The National Institutes of Health is inviting input from self-advocates, family members, health professionals and scientists on research that can explore the effects of the new diagnostic criteria for autism spectrum disorder (ASD).
The new criteria came into effect last May, with the publication of the fifth edition of the Diagnostic and Statistical Manual of Mental Disorders (DSM-5). The manual is widely used to diagnose mental health conditions in North America.
Even before the DSM-5 was published, the proposed changes sparked concerns that they would result in the loss of autism diagnoses and services. Early studies suggested that the DSM-5 criteria would reduce diagnoses on the less severely affected end of the autism spectrum. (See our DSM-5 Q&A here and our complete DSM-5 news coverage here.)
The DSM-5 states that all individuals who previously received an autism diagnosis under DSM-IV should keep that diagnosis. However, Autism Speaks has received reports of forced re-evaluations and lost services through its ongoing DSM-5 survey.
Last week, the federal Interagency Autism Coordinating Committee (IACC) issued a statement that, in part, echoed Autism Speaks’ concerns. The statement urged that care be taken to ensure that the DSM-5 criteria for autism do not result in “the unintended consequence of reducing critical services.”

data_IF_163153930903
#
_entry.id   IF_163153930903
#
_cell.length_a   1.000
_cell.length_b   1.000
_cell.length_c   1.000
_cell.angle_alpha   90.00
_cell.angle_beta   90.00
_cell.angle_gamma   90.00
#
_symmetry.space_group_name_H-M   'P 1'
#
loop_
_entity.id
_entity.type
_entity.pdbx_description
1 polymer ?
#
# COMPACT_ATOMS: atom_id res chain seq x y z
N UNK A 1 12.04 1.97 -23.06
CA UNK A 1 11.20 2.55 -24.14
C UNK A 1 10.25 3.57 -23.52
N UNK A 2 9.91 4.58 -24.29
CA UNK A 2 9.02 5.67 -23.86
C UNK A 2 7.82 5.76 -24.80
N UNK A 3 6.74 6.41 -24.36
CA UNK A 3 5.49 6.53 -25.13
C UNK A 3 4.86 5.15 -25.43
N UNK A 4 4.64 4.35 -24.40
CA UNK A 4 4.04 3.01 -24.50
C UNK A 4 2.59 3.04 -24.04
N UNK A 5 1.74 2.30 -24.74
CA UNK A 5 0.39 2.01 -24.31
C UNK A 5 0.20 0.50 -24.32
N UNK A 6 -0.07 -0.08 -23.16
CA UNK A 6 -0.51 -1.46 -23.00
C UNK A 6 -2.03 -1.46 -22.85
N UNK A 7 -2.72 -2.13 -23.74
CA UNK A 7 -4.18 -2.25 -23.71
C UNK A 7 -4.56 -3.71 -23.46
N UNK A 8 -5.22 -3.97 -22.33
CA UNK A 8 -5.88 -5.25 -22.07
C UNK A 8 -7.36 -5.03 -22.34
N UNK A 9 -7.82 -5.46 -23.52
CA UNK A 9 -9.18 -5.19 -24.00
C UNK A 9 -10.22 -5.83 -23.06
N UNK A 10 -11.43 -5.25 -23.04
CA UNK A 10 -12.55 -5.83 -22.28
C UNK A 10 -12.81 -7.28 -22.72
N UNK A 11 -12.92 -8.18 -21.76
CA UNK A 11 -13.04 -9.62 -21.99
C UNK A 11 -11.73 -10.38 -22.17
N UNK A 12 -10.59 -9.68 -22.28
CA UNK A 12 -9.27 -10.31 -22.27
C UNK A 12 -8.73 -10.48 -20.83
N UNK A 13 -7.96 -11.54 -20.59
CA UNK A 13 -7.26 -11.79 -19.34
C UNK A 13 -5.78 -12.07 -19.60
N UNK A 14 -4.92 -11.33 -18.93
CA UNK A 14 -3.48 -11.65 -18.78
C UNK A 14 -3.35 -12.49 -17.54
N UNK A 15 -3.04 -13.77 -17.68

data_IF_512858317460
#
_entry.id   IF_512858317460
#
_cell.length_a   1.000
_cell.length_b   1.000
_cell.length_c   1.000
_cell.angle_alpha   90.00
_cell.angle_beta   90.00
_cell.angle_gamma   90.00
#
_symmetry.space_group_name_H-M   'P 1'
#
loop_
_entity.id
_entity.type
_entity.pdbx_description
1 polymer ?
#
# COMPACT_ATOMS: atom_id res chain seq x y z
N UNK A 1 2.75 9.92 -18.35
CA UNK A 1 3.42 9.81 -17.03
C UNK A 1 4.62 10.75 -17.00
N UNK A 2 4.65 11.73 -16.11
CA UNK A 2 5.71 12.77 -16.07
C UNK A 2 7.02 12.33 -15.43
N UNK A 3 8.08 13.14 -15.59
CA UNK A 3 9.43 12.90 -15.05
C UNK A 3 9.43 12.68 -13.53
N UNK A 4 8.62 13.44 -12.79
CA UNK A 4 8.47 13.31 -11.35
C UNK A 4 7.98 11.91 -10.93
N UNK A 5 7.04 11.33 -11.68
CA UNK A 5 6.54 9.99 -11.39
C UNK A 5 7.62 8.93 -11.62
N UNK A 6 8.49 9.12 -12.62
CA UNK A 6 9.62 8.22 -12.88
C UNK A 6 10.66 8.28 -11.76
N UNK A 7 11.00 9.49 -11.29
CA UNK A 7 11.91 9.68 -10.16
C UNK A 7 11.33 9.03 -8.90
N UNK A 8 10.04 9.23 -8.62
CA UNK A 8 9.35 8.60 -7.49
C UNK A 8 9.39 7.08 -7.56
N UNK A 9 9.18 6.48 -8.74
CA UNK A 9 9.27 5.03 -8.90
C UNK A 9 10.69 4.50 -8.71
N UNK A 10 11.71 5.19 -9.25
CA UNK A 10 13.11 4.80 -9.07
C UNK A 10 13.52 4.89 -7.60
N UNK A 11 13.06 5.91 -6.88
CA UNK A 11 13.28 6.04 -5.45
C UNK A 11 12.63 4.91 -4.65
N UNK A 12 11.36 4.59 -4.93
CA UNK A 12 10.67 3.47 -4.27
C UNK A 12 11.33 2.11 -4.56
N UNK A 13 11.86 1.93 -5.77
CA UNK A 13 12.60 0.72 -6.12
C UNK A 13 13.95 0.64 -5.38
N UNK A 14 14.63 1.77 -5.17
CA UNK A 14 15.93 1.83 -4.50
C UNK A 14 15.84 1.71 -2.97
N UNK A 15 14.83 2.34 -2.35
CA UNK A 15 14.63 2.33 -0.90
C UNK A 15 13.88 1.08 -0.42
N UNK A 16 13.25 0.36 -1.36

Now the NIH is inviting public input regarding – but not limited to – suggestions for research that can address concerns about the DSM-5 changes. It expressly included self-advocates and family members in this call for input.
Responses to this official “Request for Information” will be accepted through May 12, 2014. Email DSMfirstname.lastname@example.org with notice number NOT-HD-14-012 in the subject line. The full NIH announcement, including details and instructions about how to respond, can be found here.